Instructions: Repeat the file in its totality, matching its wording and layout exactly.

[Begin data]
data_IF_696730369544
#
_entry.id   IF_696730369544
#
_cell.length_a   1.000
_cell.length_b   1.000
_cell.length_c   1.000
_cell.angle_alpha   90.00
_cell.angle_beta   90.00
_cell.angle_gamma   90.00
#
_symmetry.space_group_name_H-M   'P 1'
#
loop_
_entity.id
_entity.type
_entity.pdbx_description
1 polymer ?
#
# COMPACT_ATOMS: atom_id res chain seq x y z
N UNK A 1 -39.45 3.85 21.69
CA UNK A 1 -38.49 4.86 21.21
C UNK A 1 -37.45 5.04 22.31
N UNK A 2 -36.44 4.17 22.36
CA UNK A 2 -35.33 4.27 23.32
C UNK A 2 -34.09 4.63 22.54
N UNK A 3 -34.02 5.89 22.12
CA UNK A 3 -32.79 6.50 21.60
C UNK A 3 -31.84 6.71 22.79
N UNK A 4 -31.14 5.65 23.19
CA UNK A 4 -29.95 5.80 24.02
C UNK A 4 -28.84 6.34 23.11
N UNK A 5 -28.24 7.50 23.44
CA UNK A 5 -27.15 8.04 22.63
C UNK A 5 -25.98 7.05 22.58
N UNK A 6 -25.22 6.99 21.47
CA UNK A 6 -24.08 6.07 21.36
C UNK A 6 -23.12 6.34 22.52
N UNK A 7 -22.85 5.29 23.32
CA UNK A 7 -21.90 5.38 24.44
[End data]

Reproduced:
data_IF_696730369544
#
_entry.id   IF_696730369544
#
_cell.length_a   1.000
_cell.length_b   1.000
_cell.length_c   1.000
_cell.angle_alpha   90.00
_cell.angle_beta   90.00
_cell.angle_gamma   90.00
#
_symmetry.space_group_name_H-M   'P 1'
#
loop_
_entity.id
_entity.type
_entity.pdbx_description
1 polymer ?
#
# COMPACT_ATOMS: atom_id res chain seq x y z
N UNK A 1 -39.45 3.85 21.69
CA UNK A 1 -38.49 4.86 21.21
C UNK A 1 -37.45 5.04 22.31
N UNK A 2 -36.44 4.17 22.36
CA UNK A 2 -35.33 4.27 23.32
C UNK A 2 -34.09 4.63 22.54
N UNK A 3 -34.02 5.89 22.12
CA UNK A 3 -32.79 6.50 21.60
C UNK A 3 -31.84 6.71 22.79
N UNK A 4 -31.14 5.65 23.19
CA UNK A 4 -29.95 5.80 24.02
C UNK A 4 -28.84 6.34 23.11
N UNK A 5 -28.24 7.50 23.44
CA UNK A 5 -27.15 8.04 22.63
C UNK A 5 -25.98 7.05 22.58
N UNK A 6 -25.22 6.99 21.47
CA UNK A 6 -24.08 6.07 21.36
C UNK A 6 -23.12 6.34 22.52
N UNK A 7 -22.85 5.29 23.32
CA UNK A 7 -21.90 5.38 24.44